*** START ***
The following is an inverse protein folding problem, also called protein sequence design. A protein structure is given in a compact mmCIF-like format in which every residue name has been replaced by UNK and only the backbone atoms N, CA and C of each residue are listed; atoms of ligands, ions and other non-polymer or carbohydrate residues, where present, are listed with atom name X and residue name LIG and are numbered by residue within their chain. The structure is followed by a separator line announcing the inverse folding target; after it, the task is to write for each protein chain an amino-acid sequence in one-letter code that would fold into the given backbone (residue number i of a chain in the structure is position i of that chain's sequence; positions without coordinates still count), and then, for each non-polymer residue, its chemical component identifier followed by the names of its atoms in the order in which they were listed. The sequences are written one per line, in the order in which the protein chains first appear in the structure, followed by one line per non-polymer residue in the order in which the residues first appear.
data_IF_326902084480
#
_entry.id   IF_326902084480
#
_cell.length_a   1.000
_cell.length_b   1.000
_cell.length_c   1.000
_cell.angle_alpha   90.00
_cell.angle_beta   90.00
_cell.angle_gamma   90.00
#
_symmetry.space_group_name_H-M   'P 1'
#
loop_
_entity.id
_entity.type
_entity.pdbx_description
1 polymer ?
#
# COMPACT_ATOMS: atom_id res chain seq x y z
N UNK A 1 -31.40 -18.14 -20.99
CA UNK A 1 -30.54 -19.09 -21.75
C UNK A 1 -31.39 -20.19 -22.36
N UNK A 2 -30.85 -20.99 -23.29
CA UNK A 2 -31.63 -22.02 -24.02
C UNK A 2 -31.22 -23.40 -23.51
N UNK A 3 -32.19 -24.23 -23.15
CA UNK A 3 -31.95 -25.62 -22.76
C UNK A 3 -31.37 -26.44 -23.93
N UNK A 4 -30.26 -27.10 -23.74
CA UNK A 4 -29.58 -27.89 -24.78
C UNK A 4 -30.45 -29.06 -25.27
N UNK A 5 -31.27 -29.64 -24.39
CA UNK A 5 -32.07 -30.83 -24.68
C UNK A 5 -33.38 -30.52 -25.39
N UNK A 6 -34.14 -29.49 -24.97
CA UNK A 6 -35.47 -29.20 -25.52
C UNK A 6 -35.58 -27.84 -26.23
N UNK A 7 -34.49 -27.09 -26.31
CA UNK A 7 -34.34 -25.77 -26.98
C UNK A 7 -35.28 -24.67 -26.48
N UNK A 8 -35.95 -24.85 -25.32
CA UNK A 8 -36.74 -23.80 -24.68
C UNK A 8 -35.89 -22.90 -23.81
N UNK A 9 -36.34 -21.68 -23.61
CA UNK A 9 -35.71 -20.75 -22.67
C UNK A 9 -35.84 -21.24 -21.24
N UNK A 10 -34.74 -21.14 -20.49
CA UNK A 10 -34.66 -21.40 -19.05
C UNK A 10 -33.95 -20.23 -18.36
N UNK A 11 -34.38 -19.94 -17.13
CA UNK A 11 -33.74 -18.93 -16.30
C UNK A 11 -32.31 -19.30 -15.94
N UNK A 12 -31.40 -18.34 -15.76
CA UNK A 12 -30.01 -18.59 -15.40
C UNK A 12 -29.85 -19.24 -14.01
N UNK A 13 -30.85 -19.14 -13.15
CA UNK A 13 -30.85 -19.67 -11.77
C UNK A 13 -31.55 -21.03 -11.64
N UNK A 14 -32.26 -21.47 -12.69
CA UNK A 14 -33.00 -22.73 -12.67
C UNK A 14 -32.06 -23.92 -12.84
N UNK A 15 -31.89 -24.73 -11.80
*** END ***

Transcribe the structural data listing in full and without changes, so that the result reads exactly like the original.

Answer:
The following is an inverse protein folding problem, also called protein sequence design. A protein structure is given in a compact mmCIF-like format in which every residue name has been replaced by UNK and only the backbone atoms N, CA and C of each residue are listed; atoms of ligands, ions and other non-polymer or carbohydrate residues, where present, are listed with atom name X and residue name LIG and are numbered by residue within their chain. The structure is followed by a separator line announcing the inverse folding target; after it, the task is to write for each protein chain an amino-acid sequence in one-letter code that would fold into the given backbone (residue number i of a chain in the structure is position i of that chain's sequence; positions without coordinates still count), and then, for each non-polymer residue, its chemical component identifier followed by the names of its atoms in the order in which they were listed. The sequences are written one per line, in the order in which the protein chains first appear in the structure, followed by one line per non-polymer residue in the order in which the residues first appear.
data_IF_326902084480
#
_entry.id   IF_326902084480
#
_cell.length_a   1.000
_cell.length_b   1.000
_cell.length_c   1.000
_cell.angle_alpha   90.00
_cell.angle_beta   90.00
_cell.angle_gamma   90.00
#
_symmetry.space_group_name_H-M   'P 1'
#
loop_
_entity.id
_entity.type
_entity.pdbx_description
1 polymer ?
#
# COMPACT_ATOMS: atom_id res chain seq x y z
N UNK A 1 -31.40 -18.14 -20.99
CA UNK A 1 -30.54 -19.09 -21.75
C UNK A 1 -31.39 -20.19 -22.36
N UNK A 2 -30.85 -20.99 -23.29
CA UNK A 2 -31.63 -22.02 -24.02
C UNK A 2 -31.22 -23.40 -23.51
N UNK A 3 -32.19 -24.23 -23.15
CA UNK A 3 -31.95 -25.62 -22.76
C UNK A 3 -31.37 -26.44 -23.93
N UNK A 4 -30.26 -27.10 -23.74
CA UNK A 4 -29.58 -27.89 -24.78
C UNK A 4 -30.45 -29.06 -25.27
N UNK A 5 -31.27 -29.64 -24.39
CA UNK A 5 -32.07 -30.83 -24.68
C UNK A 5 -33.38 -30.52 -25.39
N UNK A 6 -34.14 -29.49 -24.97
CA UNK A 6 -35.47 -29.20 -25.52
C UNK A 6 -35.58 -27.84 -26.23
N UNK A 7 -34.49 -27.09 -26.31
CA UNK A 7 -34.34 -25.77 -26.98
C UNK A 7 -35.28 -24.67 -26.48
N UNK A 8 -35.95 -24.85 -25.32
CA UNK A 8 -36.74 -23.80 -24.68
C UNK A 8 -35.89 -22.90 -23.81
N UNK A 9 -36.34 -21.68 -23.61
CA UNK A 9 -35.71 -20.75 -22.67
C UNK A 9 -35.84 -21.24 -21.24
N UNK A 10 -34.74 -21.14 -20.49
CA UNK A 10 -34.66 -21.40 -19.05
C UNK A 10 -33.95 -20.23 -18.36
N UNK A 11 -34.38 -19.94 -17.13
CA UNK A 11 -33.74 -18.93 -16.30
C UNK A 11 -32.31 -19.30 -15.94
N UNK A 12 -31.40 -18.34 -15.76
CA UNK A 12 -30.01 -18.59 -15.40
C UNK A 12 -29.85 -19.24 -14.01
N UNK A 13 -30.85 -19.14 -13.15
CA UNK A 13 -30.85 -19.67 -11.77
C UNK A 13 -31.55 -21.03 -11.64
N UNK A 14 -32.26 -21.47 -12.69
CA UNK A 14 -33.00 -22.73 -12.67
C UNK A 14 -32.06 -23.92 -12.84
N UNK A 15 -31.89 -24.73 -11.80